Moldovan Socialists to insist on presidential rule following parliamentary elections
CHISINAU. Jan 29 (Interfax) - The pro-presidential Party of Socialists of Moldova (PSRM) demand that the country switch to presidential rule, its leaders said at a press conference on Tuesday.
PSRM Executive Secretary and parliamentarian Vlad Batrincea said the party's first initiative following the elections will be amendments to the Constitution to switch to presidential rule.
"More than 800,000 citizens voted for Igor Dodon for president at the end of 2016. But since then, he has been practically isolated from the full performance of his duties owing to the efforts of the corrupt parliamentary majority and government. The PSRM believes we need to reinstate a top-down command system so that the president is responsible for everything that happens in the state," Batrincea said.
The president should be entitled to appoint the prosecutor general, the director of the Security and Intelligence Service, and judges, he said.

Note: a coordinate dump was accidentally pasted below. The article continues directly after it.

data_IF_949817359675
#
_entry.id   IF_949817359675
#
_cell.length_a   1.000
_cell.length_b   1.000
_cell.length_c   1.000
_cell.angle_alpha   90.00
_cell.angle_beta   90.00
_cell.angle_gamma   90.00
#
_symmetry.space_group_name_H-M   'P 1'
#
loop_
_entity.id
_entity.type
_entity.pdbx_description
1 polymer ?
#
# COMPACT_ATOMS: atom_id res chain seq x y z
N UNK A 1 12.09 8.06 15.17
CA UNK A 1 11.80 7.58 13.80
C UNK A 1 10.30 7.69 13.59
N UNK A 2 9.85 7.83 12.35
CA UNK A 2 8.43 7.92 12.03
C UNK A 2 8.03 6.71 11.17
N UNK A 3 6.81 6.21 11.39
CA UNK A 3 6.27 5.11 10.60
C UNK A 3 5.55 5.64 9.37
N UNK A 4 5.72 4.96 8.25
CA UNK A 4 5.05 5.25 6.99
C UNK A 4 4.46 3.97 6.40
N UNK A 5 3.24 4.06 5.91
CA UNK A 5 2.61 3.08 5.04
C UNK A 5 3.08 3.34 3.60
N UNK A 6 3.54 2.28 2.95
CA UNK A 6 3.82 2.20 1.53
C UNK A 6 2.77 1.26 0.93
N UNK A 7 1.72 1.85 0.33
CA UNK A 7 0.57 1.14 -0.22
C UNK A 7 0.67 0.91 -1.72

Parliamentarian Bogdan Tirdea gave a number of arguments in favor of switching to direct presidential rule.
One of the integral elements of a presidential republic is "the head of state's personal responsibility," Tirdea said.
"The personal responsibility of the top official for everything that happens in the country. This is not what we have now in Moldova. You never know who stole what: the authorities accuse each other. The Alliance for European Integration has been in power for nine years, but none of these characters has been held liable either the airport affair or for the stolen billion. The president would be responsible for everything in a presidential republic," Tirdea said.
Political stability is another advantage of presidential rule, he said.
"The government in the Republic of Moldova changes three times a day and is appointed twice a night. Who will say confidently whether these ministers will be in office in two minutes? Nobody. Third, the speed of making important decisions. Without the current thousands of bureaucratic delays and without endless discussions which, as a rule, end in nothing," Tirdea said.